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Let's take a look at the details of high frequency heating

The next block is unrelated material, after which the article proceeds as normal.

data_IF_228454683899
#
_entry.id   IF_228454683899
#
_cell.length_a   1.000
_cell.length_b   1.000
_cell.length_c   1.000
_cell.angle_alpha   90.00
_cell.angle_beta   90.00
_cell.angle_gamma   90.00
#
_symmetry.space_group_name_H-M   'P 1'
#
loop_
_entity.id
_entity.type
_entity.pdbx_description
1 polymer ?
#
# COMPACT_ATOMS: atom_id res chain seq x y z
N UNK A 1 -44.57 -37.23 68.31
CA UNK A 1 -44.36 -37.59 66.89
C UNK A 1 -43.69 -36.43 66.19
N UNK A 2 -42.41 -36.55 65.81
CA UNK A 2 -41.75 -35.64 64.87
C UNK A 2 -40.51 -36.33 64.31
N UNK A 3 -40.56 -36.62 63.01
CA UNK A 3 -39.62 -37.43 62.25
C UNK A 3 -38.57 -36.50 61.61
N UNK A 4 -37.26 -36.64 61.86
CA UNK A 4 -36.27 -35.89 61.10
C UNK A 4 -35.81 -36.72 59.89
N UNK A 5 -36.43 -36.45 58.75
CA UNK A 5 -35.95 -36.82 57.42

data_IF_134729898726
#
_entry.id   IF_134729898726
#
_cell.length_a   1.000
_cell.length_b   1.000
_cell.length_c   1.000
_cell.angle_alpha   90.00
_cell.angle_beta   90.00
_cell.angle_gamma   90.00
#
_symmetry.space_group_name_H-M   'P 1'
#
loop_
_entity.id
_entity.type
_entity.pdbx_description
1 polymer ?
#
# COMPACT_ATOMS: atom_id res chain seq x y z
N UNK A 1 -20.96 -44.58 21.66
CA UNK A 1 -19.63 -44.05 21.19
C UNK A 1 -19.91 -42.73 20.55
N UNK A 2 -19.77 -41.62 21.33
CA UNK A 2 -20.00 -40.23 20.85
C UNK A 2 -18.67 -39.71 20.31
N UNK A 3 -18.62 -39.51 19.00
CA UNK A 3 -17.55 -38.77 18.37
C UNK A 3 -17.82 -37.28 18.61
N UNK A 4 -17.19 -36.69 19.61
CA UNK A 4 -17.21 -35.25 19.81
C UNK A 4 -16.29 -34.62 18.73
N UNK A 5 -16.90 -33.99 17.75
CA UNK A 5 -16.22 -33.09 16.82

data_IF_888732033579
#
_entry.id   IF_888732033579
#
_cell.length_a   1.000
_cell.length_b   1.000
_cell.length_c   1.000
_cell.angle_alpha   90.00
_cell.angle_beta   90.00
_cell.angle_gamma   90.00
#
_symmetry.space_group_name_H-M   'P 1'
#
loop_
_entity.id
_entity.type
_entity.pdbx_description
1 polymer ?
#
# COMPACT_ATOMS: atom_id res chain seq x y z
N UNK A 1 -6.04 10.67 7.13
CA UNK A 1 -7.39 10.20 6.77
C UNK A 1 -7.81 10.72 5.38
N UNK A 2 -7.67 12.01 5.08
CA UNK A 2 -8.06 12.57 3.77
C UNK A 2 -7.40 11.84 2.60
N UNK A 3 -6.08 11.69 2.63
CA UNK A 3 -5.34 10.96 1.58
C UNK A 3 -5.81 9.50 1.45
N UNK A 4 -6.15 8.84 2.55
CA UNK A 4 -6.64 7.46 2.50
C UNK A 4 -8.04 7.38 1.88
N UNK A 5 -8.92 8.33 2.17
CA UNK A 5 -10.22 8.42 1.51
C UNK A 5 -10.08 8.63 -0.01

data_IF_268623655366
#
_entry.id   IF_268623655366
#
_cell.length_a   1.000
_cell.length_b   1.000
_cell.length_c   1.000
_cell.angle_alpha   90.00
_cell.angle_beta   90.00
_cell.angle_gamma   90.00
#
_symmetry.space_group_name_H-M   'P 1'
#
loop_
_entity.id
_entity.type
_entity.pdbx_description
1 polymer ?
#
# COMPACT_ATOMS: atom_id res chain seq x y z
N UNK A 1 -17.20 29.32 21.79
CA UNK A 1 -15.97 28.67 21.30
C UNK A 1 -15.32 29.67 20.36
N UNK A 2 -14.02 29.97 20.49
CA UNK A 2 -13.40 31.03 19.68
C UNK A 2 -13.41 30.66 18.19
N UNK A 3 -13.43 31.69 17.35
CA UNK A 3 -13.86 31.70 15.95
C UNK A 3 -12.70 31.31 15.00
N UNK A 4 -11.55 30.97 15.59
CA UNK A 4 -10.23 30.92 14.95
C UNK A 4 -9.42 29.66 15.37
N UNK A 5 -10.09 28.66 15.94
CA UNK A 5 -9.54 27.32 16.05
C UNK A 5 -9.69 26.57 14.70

Presumably in real life, we can roughly understand and explain what kind of heating process is, but what about this high-frequency heating? How do you understand it, can you understand it wrong? Well, it is still Kehua's professional People come to explain that high frequency heating is better. High-frequency heating High-frequency heating High-frequency heating, that is, induction heating, is a method of using electromagnetic induction to heat electrical conductors (usually metals), which will generate eddy currents in the metal and cause Joule heating of the metal due to electrical resistance. Induction heaters include an electromagnet through which high-frequency alternating current is passed. If the object has a large magnetic permeability, it may also generate heat due to the loss of magnetic hysteresis. The AC frequency used depends on the size and metal type of the item to be heated, the degree of coupling between the heating coil and the item to be heated, and the depth of penetration. High-frequency heating heat treatment Induction heating is commonly used in the heat treatment of metal parts. The most common application is induction hardening of steel parts, brazing and soldering in order to combine metal parts, and annealing of parts to be softened in steel parts. Induction heating can generate high power density, can reach the required temperature in a short contact time, and can adjust the magnetic field to precisely adjust the part to be heated, reducing thermal deformation and damage. The above heat treatment can be used for local hardening, resulting in parts with different properties. A common application of hardening is to create a locally hardened area that resists corrosion, but retains the toughness of other parts. The depth of induction hardening can be adjusted by adjusting the induction frequency, power density and contact time. This process is limited in flexibility, so special inductors need to be fabricated in some applications, which are generally expensive, and require a large current density in a small copper wire inductance, requiring special engineering techniques and copper- fitting. High-frequency heating Details of high-frequency heating The power supply for induction heating is generally low-voltage and high-current alternating current. The workpiece to be heated is placed in an electromagnetic coil driven by alternating current, usually with a capacitor, set as an LC circuit to generate imaginary power, and the alternating magnetic field generates eddy currents in the workpiece. Because of its hysteresis, the magnetic material will enhance its heating effect. Materials with high relative permeability (100–500) are also easier to heat, and the hysteresis occurs below the Curie temperature, where the material still maintains its original magnetic properties. The high permeability of the workpiece below the Curie temperature is quite useful. Temperature difference, specific heat and mass all affect the heating of the workpiece. The energy conversion of induction heating is affected by the distance between the coil and the workpiece. The loss of energy includes heat conduction, heat convection and heat radiation between the work and the fixture. The induction coil is generally made of copper tube, and it is cooled by water. The diameter, form and number of coils affect the efficiency and the shape of the magnetic field. High-frequency heating and its related content, Kehua's professionals have explained it to you here. Now we finally understand this high-frequency heating, and you must have learned a lot.